I chose the “Future Innovators” track over the “Educators” track because I thought it would be more pertinent to my interests. We were joined by representatives from some great local organizations.
Chat moderated by Philippe Chetrit of Affinity Lab, a “shared office space meets incubator meets entrepreneurial club-house.” Check out their upcoming events page if you’re interested in stopping by!
Social innovation session led by two staff members from Community Wealth Ventures, “a management consulting firm that emboldens and equips leadership teams to innovate, grow and sustain organizations that build a better world.” Seeing them reminded me how a presentation that I did sophomore year on founder Bill Shore sparked my interest in social enterprise!
Seminar with Christine Schiweitz of Georgetown on building your online identity. This interactive session was both enlightening and slightly scary, given the reality of our omnipresent digital footprints. Being in this dynamic discussion also sparked more ideas for GW Bites and my new blog, Harmonized Living! My biggest takeaway was the importance of being proactive, not reactive, when it comes to establishing a clean online identity. When I was babysitting on Saturday night, the dad made a joke about Googling me (they actually did!) and it made me appreciative that I have been proactive in the past in regards to keeping my online presence clean.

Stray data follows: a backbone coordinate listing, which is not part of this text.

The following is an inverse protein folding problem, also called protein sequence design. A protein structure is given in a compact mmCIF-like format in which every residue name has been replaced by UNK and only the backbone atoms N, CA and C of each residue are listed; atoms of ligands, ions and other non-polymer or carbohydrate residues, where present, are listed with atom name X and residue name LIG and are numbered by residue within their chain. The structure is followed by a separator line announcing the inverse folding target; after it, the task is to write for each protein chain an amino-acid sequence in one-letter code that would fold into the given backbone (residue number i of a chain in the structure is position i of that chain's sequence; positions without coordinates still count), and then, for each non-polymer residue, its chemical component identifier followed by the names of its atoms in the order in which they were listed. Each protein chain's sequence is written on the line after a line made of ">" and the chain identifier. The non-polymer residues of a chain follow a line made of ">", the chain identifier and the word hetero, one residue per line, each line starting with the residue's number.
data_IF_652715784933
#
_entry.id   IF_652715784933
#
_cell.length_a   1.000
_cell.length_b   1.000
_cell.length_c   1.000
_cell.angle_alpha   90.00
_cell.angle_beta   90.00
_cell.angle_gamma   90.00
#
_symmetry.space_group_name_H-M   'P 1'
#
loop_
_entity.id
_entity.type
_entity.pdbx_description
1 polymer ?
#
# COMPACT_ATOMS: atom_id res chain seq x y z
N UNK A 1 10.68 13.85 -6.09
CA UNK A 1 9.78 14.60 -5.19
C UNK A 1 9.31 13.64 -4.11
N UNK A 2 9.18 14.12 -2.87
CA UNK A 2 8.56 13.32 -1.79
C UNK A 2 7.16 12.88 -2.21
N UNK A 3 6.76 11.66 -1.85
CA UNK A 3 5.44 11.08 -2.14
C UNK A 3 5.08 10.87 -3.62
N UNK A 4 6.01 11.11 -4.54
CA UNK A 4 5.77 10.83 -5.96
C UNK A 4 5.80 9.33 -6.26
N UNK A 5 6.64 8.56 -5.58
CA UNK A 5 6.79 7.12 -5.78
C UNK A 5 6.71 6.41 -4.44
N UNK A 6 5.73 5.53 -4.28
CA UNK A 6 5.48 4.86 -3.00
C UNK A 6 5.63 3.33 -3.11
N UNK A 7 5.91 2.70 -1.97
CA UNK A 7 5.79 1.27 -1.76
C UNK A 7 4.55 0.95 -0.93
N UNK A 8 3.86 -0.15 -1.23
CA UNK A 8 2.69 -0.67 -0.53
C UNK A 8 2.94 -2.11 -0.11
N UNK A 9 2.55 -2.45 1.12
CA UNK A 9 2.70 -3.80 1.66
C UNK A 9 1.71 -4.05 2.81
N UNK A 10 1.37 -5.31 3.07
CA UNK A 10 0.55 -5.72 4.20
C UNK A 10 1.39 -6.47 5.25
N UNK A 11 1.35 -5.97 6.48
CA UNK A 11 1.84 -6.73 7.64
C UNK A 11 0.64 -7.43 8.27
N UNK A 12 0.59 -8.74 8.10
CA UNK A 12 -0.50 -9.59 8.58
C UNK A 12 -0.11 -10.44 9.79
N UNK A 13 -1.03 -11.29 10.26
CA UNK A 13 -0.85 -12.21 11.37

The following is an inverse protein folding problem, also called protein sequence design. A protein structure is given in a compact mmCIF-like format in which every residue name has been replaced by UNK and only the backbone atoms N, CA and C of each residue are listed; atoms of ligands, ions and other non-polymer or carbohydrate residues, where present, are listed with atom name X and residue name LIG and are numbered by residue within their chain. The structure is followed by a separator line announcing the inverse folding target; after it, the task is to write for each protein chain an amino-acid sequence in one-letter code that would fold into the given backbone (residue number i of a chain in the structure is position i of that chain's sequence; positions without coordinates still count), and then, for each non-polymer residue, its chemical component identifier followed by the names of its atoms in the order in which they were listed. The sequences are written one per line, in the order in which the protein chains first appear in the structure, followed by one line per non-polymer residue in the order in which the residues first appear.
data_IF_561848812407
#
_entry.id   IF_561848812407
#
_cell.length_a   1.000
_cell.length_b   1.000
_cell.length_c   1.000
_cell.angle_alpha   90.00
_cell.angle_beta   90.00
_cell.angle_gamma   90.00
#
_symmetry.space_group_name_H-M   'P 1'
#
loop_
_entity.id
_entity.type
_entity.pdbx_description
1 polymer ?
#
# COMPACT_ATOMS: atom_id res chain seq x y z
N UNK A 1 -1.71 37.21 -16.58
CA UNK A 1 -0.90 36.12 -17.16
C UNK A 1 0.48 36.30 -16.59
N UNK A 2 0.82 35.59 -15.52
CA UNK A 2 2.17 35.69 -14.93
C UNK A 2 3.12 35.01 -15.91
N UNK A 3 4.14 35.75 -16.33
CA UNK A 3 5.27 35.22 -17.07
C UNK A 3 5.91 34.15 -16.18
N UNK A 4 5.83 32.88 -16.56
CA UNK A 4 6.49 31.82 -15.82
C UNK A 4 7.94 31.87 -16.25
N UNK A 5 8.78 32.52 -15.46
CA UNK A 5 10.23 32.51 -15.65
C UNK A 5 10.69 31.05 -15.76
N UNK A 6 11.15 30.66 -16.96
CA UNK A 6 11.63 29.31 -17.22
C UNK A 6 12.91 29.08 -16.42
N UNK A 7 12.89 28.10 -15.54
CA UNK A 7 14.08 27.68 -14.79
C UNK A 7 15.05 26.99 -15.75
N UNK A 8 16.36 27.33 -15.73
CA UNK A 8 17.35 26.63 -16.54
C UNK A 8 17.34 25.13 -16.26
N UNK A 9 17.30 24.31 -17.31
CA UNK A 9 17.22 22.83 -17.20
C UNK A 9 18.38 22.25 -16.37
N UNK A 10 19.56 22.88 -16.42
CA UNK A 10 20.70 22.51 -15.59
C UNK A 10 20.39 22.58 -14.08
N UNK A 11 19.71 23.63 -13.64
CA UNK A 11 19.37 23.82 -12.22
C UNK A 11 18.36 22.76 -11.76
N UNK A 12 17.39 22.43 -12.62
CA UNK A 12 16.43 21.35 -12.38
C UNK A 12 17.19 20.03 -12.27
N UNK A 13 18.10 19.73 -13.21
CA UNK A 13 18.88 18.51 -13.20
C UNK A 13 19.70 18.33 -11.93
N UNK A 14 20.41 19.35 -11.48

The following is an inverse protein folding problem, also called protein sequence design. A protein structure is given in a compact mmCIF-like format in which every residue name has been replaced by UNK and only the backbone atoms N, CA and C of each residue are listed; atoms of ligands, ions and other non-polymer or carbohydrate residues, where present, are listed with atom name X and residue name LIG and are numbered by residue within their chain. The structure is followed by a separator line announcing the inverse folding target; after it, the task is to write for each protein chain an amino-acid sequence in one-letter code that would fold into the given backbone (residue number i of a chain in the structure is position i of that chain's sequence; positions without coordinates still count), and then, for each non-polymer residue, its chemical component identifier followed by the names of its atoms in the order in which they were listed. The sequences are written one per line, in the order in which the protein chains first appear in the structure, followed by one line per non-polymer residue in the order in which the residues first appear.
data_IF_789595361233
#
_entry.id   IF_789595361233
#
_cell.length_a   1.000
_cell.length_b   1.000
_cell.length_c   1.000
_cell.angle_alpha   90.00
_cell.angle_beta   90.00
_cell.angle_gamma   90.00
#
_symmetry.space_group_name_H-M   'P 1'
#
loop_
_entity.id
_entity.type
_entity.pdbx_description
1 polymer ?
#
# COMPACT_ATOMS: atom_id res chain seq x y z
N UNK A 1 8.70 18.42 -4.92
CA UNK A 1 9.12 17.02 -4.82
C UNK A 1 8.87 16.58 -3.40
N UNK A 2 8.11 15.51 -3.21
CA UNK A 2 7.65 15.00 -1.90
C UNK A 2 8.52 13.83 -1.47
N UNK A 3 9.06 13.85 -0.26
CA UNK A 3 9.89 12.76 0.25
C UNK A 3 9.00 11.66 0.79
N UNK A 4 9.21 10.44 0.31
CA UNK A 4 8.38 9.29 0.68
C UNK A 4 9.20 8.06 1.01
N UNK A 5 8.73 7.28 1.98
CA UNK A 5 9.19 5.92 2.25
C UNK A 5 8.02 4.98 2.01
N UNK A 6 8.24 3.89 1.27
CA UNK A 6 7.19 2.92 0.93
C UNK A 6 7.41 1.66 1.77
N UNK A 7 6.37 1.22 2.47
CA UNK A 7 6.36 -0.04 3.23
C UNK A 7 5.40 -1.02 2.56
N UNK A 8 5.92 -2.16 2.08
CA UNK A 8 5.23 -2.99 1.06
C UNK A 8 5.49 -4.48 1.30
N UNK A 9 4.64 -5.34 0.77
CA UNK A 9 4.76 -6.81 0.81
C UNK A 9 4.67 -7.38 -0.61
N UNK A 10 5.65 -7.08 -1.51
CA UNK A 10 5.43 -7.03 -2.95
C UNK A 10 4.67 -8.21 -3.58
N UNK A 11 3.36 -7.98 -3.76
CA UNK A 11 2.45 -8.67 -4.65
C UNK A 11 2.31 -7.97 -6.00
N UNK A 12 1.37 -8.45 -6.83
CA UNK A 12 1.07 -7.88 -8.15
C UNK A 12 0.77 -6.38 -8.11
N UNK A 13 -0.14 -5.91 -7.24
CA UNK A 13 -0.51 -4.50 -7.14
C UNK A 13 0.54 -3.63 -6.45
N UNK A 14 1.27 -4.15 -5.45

Chat with Live in Rhythm founder Kerrie Martin on, well, living in rhythm! It was a great conversation about balanced lifestyles; she provided insightful answers to participants’ nutrition questions. Her use of the phrase “honoring your body wisdom” stuck with me. Through this, she emphasized listening to your mind and body instead of following fad diets or “expert” opinions.
I think it was a tremendously successful conference and I commend the Compass team on their excellent execution!
The Uncle Kracker song “Good to be Me” just happened to play on Pandora, and it goes incredibly well with my current mood! This weekend was great, and I’m excited to share!
Created new blog, made initial posts, & emailed several people about featuring their photography work [P.S. Interested in submitting food and/or home decor photos? Tweet me or post a comment]
Decided on my photography final project [a unique spin on “Spring in DC”]
Had a glorious brunch at Bread & Chocolate with my “former not ex” roommate, who is still one of my very very best friends